Why did I become Crazy Polish Guy? I’ll try to answer that.
I’m not sure what my earliest memory of something Polish is. Actually, take that back, it had to have been my mom. She came from Poland and had me, so I’m guessing she is my very first experience with Polska.
I learned Polish as I was learning English, which meant I didn’t learn either language very well as a kid. When you hear half Polish, half English phrases like “Jest pora na sleeping,” you don’t quite develop normal language skills. Over time, English naturally took over and Polish stagnated, but even today I still make silly “Poglish” mistakes. For example, my mom would always call lettuce “salad” or a faucet a “sink.” I picked up on that and still sometimes make those mistakes. I did it at work once, embarrassing myself when I called a faucet a sink.
My first trip to Poland was in 1994 when I was three years old. Too bad I was too young to remember anything substantial because it would have been interesting to see Poland just a few years after the fall of communism. I do remember faint images, though.
I vaguely remember a relative carrying me on his shoulders through the streets of Warsaw. Likewise, I remember we stayed at my mom’s friend’s house in the capital and had to climb out the window in the middle of the night for some reason—maybe a fire alarm? Maybe a rush to get free pączki down the street? I don’t remember.
Fast forward a few years to 1997—my second trip to Poland. I was now in kindergarten, and I remember a little bit more. This is the first time I had to consciously suffer the 4.5 hour voyage from the airport in Warsaw to my family’s home in southern Poland. It took ages! I’ve written about how bad Polish roads are sometimes, but this was 1997, making them even worse.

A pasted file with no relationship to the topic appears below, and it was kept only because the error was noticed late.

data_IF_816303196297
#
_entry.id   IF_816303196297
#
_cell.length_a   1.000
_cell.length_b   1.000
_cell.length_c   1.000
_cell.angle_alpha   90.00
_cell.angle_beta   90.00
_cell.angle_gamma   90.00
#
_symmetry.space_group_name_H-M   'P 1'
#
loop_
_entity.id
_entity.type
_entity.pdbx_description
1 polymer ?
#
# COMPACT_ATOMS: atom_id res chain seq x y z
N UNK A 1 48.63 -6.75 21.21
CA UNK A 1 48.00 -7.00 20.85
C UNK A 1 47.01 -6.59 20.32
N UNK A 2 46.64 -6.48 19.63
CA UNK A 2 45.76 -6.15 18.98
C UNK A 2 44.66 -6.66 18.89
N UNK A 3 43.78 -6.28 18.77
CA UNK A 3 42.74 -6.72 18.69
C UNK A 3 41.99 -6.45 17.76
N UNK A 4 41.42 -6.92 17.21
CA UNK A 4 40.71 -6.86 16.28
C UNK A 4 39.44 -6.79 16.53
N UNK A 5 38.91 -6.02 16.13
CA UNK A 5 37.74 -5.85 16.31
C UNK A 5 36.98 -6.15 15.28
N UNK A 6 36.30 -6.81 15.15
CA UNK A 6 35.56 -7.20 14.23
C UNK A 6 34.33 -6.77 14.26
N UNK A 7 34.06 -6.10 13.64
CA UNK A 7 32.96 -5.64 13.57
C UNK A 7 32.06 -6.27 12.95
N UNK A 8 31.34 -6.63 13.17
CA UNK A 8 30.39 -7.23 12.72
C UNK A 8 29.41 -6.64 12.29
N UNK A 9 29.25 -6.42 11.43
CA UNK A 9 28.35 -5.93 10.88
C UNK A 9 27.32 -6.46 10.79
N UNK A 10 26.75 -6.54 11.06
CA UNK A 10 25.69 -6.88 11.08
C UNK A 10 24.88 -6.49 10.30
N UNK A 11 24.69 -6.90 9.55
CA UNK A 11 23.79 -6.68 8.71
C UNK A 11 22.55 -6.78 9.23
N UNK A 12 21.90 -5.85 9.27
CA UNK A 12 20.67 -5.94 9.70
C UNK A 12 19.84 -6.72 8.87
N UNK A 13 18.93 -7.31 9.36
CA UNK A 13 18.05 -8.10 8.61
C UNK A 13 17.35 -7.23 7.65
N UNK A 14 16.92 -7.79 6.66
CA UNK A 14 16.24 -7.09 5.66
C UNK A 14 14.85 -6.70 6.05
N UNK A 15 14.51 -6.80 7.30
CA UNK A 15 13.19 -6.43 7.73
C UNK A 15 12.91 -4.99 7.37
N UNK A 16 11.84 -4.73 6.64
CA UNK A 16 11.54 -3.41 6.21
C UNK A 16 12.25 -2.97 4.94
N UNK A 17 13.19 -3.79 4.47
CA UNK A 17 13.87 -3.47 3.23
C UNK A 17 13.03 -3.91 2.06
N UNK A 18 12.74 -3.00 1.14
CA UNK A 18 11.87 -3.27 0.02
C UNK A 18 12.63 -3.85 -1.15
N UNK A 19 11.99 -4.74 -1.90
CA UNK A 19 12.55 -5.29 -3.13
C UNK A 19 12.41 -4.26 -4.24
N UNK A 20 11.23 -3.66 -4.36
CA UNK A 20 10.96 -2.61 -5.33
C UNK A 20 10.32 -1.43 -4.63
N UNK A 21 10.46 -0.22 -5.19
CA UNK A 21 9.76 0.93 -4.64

At that time, Poland was still a relatively poor eastern European country. Its economic growth and entrance into the European Union would come several years later. I remember these images of simplicity and, in some cases, poverty. In particular, I remember an elderly woman in a babushka selling apples in a wooded area somewhere outside Warsaw. She was a stereotypical eastern European lady. As a kid, she reminded me of the witch from Snow White and the Seven Dwarfs, although I now know she was just a poor old soul trying to make a living in those confusing economic times. I think we ended up buying a few of her apples.
Even though I remember more from this trip than my first one, I was still of the age where I didn’t care about much other than finding some Polish equivalent of Coco Puffs cereal in a Polish grocery store for my daily breakfast. I drove my relatives crazy until we found Nesquick brand cereal with the brown rabbit on the box.
Yes, my days of appreciating all that Poland and Polish culture had to offer were still years away, but the building blocks were there.
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